Happy Monday everyone. Greetings from California. I can’t wait to get home to Portland. I love being down here in Southern California with my family, but I miss home. And I’ve done sooo much driving in the past week! It really bums me out how car-centric things are down here.
Enough about me (for now)… Here are the most notable stories our writers and readers have come across in the past seven days…
Get tough on drivers: Like I’ve been saying forever, if we truly want to reduce the use of cars, we must take direct actions against drivers. Smart people agree that, “carrots alone are not sufficient to overcome the entrenched infrastructure and incentives, which today favors car use.” (Forbes)
Safe systems pyramid: A good overview of what Portland is trying to do with “safe systems” — that is, focusing less on changing individual behavior and more on creating a transportation system that reduces kinetic energy of vehicles. (Governing)
Two-way is the way: Oregon is full of one-way streets in downtowns that prioritize the speed and volume of car users over everything else. A growing body of evidence shows that we should convert those to two-way streets if we want people and economies to thrive. (Transfers Magazine)
Can’t cool down: Why do so few people use cooling centers during heat waves? “If you don’t have a car, you either have to walk or wait at a bus stop in sweltering heat, which might be more dangerous than staying where you are.” (Grist)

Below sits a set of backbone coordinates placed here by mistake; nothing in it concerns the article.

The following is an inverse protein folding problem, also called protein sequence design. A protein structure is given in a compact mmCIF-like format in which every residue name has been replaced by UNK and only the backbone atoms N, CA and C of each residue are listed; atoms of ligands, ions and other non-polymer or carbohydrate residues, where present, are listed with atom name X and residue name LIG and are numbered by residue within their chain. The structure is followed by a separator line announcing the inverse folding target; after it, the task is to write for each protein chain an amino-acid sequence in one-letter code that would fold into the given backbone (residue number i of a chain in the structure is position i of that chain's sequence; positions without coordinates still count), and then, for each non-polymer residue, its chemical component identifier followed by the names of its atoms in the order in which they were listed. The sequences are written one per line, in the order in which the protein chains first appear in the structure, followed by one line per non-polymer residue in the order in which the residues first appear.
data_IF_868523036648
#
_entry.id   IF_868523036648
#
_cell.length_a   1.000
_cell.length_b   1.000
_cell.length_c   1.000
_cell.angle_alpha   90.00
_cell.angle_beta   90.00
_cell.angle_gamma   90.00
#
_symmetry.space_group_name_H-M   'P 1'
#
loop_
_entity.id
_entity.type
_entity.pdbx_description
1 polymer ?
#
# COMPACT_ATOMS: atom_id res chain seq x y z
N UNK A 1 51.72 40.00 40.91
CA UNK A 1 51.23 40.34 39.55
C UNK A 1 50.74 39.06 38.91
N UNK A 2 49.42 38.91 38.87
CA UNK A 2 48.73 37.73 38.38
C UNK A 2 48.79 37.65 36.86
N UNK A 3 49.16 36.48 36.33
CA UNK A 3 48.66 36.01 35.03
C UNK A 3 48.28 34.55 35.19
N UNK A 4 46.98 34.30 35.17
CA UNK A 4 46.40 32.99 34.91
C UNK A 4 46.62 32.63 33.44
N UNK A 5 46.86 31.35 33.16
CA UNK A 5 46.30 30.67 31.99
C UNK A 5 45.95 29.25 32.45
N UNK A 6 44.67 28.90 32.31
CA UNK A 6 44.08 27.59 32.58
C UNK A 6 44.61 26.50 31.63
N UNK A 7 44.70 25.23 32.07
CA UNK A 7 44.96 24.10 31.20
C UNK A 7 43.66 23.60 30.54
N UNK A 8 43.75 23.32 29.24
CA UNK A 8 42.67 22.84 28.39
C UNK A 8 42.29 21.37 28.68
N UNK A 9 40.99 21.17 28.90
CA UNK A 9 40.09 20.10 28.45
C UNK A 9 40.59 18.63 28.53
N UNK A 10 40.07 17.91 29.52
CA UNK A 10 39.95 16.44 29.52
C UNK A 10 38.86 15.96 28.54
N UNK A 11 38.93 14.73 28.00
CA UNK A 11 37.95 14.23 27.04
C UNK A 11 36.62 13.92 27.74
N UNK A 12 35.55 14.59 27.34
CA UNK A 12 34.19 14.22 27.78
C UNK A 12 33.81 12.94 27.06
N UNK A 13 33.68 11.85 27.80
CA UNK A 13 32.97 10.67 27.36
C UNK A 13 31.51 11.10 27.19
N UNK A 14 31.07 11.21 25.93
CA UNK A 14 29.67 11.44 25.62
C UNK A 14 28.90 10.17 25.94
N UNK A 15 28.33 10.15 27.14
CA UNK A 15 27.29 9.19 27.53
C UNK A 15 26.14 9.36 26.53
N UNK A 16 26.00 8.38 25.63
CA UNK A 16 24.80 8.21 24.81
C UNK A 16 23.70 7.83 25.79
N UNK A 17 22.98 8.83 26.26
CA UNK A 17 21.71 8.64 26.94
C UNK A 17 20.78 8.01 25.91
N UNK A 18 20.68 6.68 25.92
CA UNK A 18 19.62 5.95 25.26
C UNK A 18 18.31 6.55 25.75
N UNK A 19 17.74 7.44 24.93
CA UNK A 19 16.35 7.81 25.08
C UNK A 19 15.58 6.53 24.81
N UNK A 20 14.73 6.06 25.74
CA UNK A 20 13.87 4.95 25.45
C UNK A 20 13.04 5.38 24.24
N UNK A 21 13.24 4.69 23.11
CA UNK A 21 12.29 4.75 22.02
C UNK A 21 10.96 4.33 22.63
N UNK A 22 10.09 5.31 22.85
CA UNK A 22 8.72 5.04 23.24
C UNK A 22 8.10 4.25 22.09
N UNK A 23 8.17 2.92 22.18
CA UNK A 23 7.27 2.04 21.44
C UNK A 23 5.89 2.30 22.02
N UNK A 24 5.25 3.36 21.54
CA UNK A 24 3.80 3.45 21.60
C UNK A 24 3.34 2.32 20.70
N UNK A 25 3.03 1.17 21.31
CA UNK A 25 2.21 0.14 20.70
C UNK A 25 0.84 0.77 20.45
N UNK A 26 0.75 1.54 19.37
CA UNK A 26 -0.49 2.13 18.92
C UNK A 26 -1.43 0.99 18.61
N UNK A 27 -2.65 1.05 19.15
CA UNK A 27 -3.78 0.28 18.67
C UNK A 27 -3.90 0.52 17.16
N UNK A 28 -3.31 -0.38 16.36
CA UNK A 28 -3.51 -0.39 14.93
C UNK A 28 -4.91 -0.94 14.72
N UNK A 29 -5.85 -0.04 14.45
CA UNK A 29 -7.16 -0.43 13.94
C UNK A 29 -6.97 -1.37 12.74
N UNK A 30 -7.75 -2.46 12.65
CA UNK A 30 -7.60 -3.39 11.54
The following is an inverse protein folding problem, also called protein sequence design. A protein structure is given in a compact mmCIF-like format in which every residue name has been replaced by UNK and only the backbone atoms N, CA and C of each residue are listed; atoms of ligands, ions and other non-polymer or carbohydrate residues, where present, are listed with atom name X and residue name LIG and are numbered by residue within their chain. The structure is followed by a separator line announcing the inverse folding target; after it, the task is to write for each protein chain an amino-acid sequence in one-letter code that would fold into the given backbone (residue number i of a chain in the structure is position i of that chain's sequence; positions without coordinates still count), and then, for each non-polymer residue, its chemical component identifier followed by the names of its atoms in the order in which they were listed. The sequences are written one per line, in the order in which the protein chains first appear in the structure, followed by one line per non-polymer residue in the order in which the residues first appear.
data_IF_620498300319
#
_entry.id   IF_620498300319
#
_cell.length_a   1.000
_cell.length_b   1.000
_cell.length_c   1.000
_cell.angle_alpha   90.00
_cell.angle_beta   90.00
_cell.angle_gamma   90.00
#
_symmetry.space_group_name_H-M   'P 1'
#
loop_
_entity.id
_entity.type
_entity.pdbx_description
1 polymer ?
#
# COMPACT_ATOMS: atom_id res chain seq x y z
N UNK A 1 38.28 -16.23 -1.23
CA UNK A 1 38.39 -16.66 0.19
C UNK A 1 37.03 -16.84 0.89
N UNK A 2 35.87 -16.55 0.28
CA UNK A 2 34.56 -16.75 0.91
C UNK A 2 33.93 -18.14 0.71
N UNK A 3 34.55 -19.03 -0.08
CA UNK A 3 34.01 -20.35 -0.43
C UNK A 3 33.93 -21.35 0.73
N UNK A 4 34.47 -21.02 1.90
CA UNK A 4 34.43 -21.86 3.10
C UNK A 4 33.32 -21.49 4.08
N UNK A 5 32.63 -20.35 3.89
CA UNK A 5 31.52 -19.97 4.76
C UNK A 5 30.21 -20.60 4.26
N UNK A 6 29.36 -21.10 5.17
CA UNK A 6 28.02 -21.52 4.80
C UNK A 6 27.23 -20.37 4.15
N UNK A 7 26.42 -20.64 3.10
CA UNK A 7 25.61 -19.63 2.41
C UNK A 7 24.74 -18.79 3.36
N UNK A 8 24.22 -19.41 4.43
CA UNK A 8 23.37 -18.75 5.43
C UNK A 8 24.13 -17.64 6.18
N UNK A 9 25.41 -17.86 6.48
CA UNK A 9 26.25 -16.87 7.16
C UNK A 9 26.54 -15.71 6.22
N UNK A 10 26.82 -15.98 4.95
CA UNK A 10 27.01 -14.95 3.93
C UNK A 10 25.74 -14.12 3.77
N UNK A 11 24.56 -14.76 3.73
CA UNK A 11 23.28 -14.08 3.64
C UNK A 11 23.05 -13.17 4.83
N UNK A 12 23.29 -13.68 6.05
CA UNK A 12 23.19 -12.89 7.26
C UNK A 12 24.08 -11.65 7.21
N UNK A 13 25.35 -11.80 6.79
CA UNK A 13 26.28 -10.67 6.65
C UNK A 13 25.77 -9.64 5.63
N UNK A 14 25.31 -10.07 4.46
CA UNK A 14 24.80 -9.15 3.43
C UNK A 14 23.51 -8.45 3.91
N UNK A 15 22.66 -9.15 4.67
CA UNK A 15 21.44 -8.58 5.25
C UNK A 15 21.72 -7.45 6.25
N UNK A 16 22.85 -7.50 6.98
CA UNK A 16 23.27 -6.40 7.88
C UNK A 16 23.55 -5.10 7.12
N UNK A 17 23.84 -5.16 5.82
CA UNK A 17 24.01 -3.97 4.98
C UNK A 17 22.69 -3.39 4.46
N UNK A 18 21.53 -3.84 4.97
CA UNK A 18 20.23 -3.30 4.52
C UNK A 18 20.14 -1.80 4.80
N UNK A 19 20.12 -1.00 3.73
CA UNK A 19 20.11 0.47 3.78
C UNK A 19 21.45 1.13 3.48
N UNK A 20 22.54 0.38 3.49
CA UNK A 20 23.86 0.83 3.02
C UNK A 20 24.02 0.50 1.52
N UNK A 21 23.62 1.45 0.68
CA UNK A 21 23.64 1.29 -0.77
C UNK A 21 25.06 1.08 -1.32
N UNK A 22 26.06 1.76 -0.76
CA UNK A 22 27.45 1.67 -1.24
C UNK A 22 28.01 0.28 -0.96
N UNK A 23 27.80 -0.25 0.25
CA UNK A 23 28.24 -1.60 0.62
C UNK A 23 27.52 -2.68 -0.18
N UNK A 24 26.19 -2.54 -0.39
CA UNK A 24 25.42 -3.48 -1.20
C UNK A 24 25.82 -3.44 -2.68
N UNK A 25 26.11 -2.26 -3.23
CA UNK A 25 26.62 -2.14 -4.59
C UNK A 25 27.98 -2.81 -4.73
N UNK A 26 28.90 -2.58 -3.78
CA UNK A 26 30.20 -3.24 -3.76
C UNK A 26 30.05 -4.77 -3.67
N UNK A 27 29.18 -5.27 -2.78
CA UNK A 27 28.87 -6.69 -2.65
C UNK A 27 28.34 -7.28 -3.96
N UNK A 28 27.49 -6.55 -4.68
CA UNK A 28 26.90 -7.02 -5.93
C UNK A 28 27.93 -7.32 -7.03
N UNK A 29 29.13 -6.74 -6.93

An e-bike manifesto: Yes, the author of this article is biased, but I find it hard to argue with their points about how the rapid growth of electric bikes is more than just a passing fad and represents a possible paradigm shift. (Electrek)
Council climate compromise: A report says Portland city commissioners Dan Ryan and Carmen Rubio met in private with oil company Zenith Energy to allow them to operate, despite council’s rejection of their permit. (DeSmog)
Housing, not drug use: This autopsy on what ails San Francisco is relevant to Portland, although I have a hunch our housing policies are in much better shape than theirs. In short: The main solution to homelessness is more aggressive housing production. (The Week)
This week in autobesity: A British outfit found that more than 150 car models are too big to fit in standard parking spaces. It begs the question: Will drivers of smaller cars ever revolt against drivers of larger ones for taking up their precious parking spaces? Or will the ire against these absurd behemoths remain only among cycling, pedestrian, and urbanism activists? (Guardian UK)
Free housing for cars: I read this essay waiting for some acknowledgment that this person’s auto-oasis during Covid was able to exist free on public right-of-way because it was a car, but it never came and it really speaks to a central problem with American cities: That we give away valuable space to cars for almost nothing, while we don’t have enough space for all the humans and other cool stuff. (Washington Post Opinion)
Good money after bad: If the idea of PBOT spending millions to operate car parking facilities downtown troubles you, wait until you hear the news that they’ll spend millions more to secure empty ones. (The Oregonian)
Thanks to everyone who shared links this week!